Neil Gaikwad is a computer scientist at MIT. His research in AI Ethics and Policy focuses on value-sensitive designs of technology for promoting inclusion, equity, and international development. He is the founder of the Data-driven Humanitarian Mapping and Policymaking research initiative and global community. Neil's scholarship has been published in leading artificial intelligence and human-computer interaction conferences and featured in major news outlets such as The New York Times, New Scientist, Bloomberg, WIRED, and Wall Street Journal. He has been recognized with numerous awards in science and engineering, including the Human Rights and Technology Fellowship, Social and Ethical Responsibilities of Computing Scholar, Facebook Ph.D. Fellowship, MIT Graduate Teaching Award, and Rising Star in Data Science from the University of Chicago. His contributions to advancing the values of diversity, equity, inclusion, and belonging have been recognized with the Karl Taylor Compton Prize, MIT’s highest student award. He has mentored more than 20 students who published impactful papers, won prestigious fellowship awards, and shifted the discourse on AI fairness and racial equity. Neil holds a master’s degree from the School of Computer Science at Carnegie Mellon University.
Elliott builds great experiences by helping organizations understand the emotions of their customers. He earned his PhD at the MIT Media Lab using psychophysiological sensors to measure emotions in a new, objective way. Previously, Elliott worked at IDEO as a design researcher where he learned how to combine sensors, design, and emotions together. Today, he runs mPath, a design consulting firm. Elliott has had the privilege of designing a vast range of emotions, from the excitement of using Google, to audience engagement of the Blue Man Group, to customer’s confidence at Lowe’s Home Improvement, to the anxiety of children with Autism in therapy. By looking at the minute, detailed experiences of customers, Elliott shows companies new ways of innovating and adding value through the customer experience. When not pondering emotions, Elliott is often found playing board games with his two brothers or painting a Chinese landscape.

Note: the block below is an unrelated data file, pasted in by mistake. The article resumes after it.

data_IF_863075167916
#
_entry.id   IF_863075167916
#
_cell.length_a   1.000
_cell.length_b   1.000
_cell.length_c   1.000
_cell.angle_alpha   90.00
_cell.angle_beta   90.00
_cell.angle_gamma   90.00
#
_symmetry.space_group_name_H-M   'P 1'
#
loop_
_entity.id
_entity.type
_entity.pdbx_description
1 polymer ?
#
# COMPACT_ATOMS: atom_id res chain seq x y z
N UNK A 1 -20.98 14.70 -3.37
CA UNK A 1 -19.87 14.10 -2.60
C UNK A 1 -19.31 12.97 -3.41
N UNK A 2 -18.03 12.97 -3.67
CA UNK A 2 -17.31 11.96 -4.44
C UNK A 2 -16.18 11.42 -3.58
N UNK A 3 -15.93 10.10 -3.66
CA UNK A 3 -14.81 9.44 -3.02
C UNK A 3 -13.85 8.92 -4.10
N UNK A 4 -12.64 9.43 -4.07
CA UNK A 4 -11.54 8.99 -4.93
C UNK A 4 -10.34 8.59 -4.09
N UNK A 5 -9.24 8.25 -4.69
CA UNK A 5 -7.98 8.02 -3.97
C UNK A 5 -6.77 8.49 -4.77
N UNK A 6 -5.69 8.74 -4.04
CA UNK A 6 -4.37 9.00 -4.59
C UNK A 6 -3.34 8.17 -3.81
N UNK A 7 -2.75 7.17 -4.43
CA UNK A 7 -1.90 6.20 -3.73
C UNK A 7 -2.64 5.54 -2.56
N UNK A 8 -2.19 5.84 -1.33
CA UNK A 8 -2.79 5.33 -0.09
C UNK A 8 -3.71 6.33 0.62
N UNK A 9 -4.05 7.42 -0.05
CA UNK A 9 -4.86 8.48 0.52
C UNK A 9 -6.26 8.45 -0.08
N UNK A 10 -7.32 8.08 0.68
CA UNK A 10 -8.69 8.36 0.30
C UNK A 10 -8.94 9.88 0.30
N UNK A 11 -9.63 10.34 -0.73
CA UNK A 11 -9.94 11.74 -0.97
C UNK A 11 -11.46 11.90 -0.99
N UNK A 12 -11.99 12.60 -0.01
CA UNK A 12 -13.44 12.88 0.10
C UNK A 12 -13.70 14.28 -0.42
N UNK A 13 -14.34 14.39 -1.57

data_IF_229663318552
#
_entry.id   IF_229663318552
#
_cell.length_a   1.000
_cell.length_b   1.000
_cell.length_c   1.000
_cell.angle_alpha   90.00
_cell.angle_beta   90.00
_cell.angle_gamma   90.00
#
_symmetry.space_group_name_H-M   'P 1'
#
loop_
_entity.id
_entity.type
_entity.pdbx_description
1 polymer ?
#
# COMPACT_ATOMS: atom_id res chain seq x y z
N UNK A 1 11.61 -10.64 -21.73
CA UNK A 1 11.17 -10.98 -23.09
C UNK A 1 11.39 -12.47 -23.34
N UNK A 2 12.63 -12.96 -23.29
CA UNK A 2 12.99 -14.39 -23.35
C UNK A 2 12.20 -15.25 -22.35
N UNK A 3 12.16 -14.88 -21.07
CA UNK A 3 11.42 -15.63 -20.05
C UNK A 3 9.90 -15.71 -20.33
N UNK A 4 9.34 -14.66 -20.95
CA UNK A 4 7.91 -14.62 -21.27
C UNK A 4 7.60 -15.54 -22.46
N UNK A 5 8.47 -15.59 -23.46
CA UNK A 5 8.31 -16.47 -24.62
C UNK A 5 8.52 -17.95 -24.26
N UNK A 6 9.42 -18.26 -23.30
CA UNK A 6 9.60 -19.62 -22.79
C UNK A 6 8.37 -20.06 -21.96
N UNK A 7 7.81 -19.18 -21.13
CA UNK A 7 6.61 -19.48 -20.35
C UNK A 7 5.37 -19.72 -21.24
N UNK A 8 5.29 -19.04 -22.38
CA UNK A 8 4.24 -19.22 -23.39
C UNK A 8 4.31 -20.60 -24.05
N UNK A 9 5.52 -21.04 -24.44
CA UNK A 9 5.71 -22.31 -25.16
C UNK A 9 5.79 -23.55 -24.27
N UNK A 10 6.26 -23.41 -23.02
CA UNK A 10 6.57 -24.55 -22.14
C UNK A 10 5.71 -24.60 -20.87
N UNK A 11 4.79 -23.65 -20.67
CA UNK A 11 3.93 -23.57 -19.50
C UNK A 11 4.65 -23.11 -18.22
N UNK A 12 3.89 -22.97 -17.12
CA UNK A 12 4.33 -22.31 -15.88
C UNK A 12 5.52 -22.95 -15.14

Sandeep Kishore is a post-doctoral fellow at Harvard Medical School and co-chair of the Young Professionals Chronic Disease Network (YP-CDN), a global network of over 300 young professionals from over 40 countries committed to the equitable prevention and treatment of non-communicable diseases (NCDs) as a social justice issue. YP-CDN is rooted in a community-driven approach from the bottom-up. Through this work, Sandeep has become committed to community-building as a vehicle for effective advocacy and social change. He seeks to leverage lateral thinking and trans-disciplinary approaches at universities worldwide, with the goal of preparing and cultivating the next generation of young leaders to tackle health challenges, particularly in the global South.Sandeep’s work has been featured in the popular press (Scientific American, The Huffington Post and The Scientist), as well as in scholarly journals and textbooks. He is a chapter co-author in the forthcoming Sick Societies: Responding to the Global Challenge of Chronic Diseases, to be published by the Oxford University Press. He received his PhD from Cornell University, where his dissertation focused on the evolution of malaria parasitism in humans and for which he was awarded the national Raymond W. Sarber award in microbiology. He is a graduate of Duke University (B.S) and Oxford University (M.Sc), and is the first The Lancet awardee for community service.
Aseem Inam is the Associate Professor of Urbanism at Parsons The New School of Design in New York City. Previously, he was a Visiting Faculty in the School of Architecture and Planning at MIT, where he received an Excellence in Teaching Award in 2009. He has also taught at Tufts, UCLA, and the University of Michigan, where he received the Outstanding Faculty Award on three different occasions.Dr. Inam’s book, Planning for the Unplanned: Recovering from Crises in Megacities, is a comparative analysis of successful urban planning in Mexico City and Los Angeles. His research has also been published in several international journals, including Journal of Urban Design, Cities: The International Journal of Urban Policy and Planning, and Planning Practice and Research. His scholarly work has received awards from the U.S. Department of Housing and Urban Development, the Skidmore Owings and Merrill Foundation, and the California Planning Roundtable.Dr. Inam has worked as an architect, urban designer, and planner in Los Angeles, Montreal, New Delhi, Paris, and Washington DC. Early in this career, he was the founding architect-in-charge of the Aga Khan Development Network’s rural habitat development program in Gujarat, India. Most recently he was a project leader for urban design and planning projects in California, the Caribbean, Idaho, and the U.S.-Mexico border with the award-winning firm, Moule & Polyzoides Architects and Urbanists.